A fear of anxiety is common, especially among those with an anxiety disorder, and can be overcome by undergoing behavioral therapy and sometimes taking prescription medication. Natural methods like diet and exercise may also be helpful. Learning coping techniques for dealing with anxiety when it occurs is also a good method of treatment, since seeing anxious feelings as being manageable and nonthreatening will take away some of the fear of having them.
Those with certain disorders are more likely to suffer from a fear of anxiety. If you have an anxiety disorder that has not been treated, you may find yourself fearful and even more anxious when you think of having an anxiety or panic episode. This fear is often as debilitating as the panic itself, and often leads to the very thing you are afraid of: anxiety.
One solution to a fear of anxiety is to avoid situations which may induce a panic attack. This may be easy if you are afraid of heights or spiders, but if you are anxious in social situations or find yourself anxious for no reason at all, this is generally not a good treatment method. You will do well to see a therapist who has experience treating anxiety disorders to learn coping techniques for dealing with panic when it occurs.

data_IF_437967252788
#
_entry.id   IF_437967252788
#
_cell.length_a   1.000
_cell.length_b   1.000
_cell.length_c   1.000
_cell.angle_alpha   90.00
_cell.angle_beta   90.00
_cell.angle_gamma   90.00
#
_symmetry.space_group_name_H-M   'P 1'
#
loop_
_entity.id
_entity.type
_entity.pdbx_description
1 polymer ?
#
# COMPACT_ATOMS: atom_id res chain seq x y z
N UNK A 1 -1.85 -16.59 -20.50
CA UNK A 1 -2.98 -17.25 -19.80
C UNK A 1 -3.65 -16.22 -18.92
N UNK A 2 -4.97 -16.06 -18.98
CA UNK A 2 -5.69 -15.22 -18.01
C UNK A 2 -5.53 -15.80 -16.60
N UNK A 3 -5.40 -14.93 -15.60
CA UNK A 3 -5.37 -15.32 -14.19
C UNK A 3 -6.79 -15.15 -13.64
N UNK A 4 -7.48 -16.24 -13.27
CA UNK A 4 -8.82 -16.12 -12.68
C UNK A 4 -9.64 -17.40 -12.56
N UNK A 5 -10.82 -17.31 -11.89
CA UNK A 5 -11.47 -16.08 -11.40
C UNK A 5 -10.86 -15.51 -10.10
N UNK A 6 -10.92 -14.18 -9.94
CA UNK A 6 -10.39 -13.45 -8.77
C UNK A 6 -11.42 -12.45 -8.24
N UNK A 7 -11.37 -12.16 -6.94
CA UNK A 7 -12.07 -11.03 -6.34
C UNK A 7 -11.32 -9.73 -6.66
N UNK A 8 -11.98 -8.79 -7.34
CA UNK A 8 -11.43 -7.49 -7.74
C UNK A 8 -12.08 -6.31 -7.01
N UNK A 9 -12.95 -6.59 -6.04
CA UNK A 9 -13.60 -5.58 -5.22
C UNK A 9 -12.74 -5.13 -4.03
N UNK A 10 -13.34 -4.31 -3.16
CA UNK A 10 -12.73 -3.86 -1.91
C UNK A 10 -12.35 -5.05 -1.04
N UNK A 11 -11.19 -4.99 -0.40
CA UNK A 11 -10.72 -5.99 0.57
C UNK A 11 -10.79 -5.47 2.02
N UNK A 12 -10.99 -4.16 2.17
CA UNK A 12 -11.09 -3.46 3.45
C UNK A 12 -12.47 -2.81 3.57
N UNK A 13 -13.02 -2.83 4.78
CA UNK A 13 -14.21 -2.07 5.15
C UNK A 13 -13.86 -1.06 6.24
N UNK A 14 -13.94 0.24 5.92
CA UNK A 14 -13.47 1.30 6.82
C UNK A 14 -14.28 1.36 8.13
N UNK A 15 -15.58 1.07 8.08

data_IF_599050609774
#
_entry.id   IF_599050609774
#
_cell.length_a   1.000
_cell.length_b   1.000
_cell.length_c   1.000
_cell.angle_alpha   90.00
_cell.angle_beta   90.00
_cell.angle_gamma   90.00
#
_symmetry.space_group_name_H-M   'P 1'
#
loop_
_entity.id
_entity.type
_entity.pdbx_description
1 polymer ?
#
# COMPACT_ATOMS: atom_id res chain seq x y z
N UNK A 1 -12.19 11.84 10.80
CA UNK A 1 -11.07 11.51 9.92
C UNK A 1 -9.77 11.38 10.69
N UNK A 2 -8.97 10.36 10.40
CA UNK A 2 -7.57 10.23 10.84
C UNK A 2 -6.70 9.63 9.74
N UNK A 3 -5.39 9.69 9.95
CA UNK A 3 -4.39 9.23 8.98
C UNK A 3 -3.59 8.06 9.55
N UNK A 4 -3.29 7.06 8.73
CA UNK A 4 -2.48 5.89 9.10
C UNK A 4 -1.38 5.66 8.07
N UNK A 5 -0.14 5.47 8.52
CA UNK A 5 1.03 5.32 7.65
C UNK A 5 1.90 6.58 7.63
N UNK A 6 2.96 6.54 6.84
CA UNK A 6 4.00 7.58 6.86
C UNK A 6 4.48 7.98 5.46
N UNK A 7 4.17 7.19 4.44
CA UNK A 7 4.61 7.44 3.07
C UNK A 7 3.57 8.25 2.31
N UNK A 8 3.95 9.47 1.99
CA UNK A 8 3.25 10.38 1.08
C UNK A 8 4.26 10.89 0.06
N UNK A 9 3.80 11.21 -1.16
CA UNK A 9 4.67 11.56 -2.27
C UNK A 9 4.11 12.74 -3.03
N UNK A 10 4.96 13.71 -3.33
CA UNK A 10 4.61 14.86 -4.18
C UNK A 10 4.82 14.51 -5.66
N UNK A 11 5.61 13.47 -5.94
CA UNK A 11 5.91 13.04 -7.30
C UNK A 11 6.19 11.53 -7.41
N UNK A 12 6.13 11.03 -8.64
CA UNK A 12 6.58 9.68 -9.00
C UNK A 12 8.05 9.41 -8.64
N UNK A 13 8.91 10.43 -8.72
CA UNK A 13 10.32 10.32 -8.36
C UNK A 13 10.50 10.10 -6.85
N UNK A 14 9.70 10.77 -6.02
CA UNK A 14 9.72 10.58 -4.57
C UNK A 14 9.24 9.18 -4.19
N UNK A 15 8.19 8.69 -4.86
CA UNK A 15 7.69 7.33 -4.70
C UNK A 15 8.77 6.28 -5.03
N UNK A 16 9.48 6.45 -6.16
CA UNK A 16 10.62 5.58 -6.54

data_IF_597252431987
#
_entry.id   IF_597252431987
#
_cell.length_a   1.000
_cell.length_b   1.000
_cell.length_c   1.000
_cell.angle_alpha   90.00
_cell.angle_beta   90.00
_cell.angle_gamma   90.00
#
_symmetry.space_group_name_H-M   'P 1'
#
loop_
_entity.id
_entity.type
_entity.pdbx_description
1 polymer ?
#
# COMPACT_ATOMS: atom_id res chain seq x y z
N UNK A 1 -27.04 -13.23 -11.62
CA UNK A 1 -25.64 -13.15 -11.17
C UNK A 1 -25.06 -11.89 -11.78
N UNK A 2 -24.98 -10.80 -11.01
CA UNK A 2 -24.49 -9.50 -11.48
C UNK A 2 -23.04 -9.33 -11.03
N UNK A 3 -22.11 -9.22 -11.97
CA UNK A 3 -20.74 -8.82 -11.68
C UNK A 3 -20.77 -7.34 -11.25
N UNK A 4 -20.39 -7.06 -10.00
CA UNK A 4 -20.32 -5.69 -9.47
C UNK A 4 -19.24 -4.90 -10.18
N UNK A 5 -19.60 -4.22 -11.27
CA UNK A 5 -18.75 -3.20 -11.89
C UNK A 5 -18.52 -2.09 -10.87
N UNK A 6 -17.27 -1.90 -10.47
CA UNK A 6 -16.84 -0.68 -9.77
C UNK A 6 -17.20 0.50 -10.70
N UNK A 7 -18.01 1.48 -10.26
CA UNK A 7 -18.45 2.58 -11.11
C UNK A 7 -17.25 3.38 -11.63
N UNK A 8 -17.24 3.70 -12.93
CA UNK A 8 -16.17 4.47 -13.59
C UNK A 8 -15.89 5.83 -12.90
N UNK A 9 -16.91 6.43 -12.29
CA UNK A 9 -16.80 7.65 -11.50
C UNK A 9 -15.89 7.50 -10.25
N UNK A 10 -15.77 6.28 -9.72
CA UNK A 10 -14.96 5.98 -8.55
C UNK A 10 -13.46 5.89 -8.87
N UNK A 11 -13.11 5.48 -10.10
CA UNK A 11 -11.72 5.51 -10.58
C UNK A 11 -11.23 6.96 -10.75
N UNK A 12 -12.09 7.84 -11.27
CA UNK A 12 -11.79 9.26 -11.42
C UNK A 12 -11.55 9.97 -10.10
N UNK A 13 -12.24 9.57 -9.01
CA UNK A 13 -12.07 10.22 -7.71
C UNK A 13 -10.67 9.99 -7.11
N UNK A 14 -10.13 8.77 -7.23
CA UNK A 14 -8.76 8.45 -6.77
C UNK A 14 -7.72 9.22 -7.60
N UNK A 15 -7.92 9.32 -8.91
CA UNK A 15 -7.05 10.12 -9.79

You may have found that your fear of anxiety actually makes panic and anxious feelings more likely to occur. By learning new ways to think about your disorder, however, you can regain power over these overwhelming feelings. Therapy will give you tools like breathing techniques, mantras to recite, and visualization techniques to help you to lessen your anxiety when it occurs. Knowing that you can handle your panic episodes will lessen fear, and in turn, making anxiety less likely to happen.
If your fear of anxiety is very severe, you may also be given prescription medication to help calm you down. Most times, medications will come in the form of an antidepressant. Commonly, selective-serotonin reuptake inhibitors (SSRIs) will be used, because they are often milder and come with fewer side effects compared to many other options.
You may find that joining a support group with other anxiety disorder patients is helpful for your recovery. This is a weekly or monthly gathering of people who all struggle with the same anxiety and fear issues, and help one another by discussing their successes and failures in a nurturing and non-threatening environment. Online versions are also an option, and these are available for you to use 24 hours a day via Internet forums and articles.